Tereza Zelenková’s work has always drawn deeply on a certain strand of darkly imaginative literature, whether the transgressive musings of Georges Bataille or the lyrical poetry of Rimbaud and Baudelaire.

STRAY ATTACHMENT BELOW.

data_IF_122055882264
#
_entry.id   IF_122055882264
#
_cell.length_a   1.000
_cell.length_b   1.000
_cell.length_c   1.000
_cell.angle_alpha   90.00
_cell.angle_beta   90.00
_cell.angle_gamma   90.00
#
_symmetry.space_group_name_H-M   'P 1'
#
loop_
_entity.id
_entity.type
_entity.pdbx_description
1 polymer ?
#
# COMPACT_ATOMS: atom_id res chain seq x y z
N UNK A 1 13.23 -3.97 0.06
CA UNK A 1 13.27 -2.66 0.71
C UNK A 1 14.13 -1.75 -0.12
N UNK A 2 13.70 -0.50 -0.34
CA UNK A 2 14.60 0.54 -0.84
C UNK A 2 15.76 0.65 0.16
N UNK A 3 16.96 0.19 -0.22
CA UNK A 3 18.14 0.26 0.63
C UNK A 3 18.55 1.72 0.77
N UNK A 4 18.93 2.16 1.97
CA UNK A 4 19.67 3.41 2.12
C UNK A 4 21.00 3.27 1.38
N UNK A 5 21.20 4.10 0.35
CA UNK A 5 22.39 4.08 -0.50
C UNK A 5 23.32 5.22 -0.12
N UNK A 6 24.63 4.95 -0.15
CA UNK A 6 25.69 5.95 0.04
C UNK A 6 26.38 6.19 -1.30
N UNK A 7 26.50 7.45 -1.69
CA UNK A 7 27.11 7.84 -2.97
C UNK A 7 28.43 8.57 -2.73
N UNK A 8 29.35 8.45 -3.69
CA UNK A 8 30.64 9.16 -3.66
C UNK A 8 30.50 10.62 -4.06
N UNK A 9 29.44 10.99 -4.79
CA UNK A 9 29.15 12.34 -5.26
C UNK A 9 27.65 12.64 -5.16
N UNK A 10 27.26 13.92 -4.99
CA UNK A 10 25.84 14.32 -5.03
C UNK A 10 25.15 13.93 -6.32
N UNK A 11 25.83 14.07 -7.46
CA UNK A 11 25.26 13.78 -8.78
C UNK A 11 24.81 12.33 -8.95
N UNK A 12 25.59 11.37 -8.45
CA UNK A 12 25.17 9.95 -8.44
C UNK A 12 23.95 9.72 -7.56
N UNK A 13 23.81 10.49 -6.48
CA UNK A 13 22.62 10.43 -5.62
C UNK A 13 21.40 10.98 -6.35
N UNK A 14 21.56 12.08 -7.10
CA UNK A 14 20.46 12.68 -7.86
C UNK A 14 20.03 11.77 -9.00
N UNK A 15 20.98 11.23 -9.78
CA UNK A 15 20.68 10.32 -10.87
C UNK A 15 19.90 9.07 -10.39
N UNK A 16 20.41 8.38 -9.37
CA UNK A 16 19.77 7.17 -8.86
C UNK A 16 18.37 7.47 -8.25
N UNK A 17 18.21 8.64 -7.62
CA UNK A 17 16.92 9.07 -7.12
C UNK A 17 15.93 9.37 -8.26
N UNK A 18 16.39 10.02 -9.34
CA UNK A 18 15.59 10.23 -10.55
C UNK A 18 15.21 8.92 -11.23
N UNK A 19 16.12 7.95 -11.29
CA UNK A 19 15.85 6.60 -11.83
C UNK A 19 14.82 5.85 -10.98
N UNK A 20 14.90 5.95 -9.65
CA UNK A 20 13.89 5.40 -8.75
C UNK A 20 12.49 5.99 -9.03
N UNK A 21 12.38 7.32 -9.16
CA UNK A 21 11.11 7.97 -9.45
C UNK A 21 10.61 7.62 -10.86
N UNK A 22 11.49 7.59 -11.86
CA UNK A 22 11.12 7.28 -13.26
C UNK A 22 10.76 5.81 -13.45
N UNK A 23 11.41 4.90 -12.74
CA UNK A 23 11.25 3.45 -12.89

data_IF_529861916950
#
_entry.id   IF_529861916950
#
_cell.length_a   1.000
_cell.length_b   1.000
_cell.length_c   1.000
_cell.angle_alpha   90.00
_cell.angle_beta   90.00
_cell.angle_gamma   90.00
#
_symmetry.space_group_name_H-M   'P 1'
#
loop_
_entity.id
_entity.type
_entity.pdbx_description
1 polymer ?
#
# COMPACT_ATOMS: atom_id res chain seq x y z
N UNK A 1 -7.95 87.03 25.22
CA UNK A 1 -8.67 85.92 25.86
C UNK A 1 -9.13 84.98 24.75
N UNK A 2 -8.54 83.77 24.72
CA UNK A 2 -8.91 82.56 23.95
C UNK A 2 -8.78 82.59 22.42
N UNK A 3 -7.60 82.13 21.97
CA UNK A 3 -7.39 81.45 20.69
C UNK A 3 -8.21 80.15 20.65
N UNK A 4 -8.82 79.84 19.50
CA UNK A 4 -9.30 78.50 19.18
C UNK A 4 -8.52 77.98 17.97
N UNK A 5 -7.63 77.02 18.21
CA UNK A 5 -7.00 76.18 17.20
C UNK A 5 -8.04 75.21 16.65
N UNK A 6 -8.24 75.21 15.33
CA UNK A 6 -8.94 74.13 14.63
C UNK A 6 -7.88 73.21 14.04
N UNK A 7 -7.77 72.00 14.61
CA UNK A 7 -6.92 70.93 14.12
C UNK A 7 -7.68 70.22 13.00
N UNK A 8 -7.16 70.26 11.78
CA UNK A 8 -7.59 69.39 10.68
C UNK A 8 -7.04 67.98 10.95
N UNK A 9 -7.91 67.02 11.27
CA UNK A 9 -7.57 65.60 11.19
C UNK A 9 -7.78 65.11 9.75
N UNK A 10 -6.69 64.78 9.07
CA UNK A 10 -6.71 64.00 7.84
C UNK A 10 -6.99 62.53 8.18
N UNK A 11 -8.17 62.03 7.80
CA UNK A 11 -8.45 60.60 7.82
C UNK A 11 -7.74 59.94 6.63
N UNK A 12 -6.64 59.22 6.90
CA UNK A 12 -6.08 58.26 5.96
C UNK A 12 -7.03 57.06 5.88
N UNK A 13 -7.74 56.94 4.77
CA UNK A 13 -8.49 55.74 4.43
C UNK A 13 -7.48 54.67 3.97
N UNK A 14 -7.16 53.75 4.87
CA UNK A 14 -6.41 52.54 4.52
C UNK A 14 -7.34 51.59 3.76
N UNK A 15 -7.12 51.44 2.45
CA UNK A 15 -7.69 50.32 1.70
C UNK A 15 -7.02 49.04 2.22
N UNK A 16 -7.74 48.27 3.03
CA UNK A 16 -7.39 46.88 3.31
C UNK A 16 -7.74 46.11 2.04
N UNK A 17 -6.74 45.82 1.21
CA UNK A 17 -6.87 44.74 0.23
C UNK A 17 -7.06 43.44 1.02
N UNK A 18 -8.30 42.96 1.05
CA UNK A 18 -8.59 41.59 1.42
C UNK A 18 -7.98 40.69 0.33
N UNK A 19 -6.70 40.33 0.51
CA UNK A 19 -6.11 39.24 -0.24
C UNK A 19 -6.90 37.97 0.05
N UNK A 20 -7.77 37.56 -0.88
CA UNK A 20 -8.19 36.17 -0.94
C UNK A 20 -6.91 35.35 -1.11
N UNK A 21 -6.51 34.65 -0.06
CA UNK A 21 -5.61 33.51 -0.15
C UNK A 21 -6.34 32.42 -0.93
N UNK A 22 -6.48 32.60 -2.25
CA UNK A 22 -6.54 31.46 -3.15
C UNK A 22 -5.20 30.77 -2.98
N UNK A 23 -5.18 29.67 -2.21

In this series, she has allowed her imagination to roam even more freely, making connections between the visual and the written, while simultaneously acknowledging a frustration with the limits of the purely photographic. In Dead Language, her solo exhibition at Josef Sudek’s Atelier, Zelenková summons up the spirits of diverse writers, artists and thinkers, as well as the lingering ghostly traces of analogue photography in her deftly discursive merging of image and text. The viewer – though reader might be a more apt word here – is thus taken on a tangential journey into the realm of often esoteric interconnected ideas. In The Skull of Descartes, language itself is interrogated and meaning questioned. In The Language of Moths, the migratory journey of the death’s-head hawkmoth is compared to the voyage of Count Dracula, while both are contrasted with the contemporary migrant trails and the fear and suspicion they provoke in Western culture. “The photograph is not the end product or indeed the starting point,” elaborates Zelenkova of her way of working, “Instead, it is about my abiding interest in the actual subject of the photograph or the story behind it. In this instance, I am not making work that explores a single subject deeply. It is more about collecting sometimes rather fragmented information that resonates with each other, pushing the meaning beyond what is commonly expected.”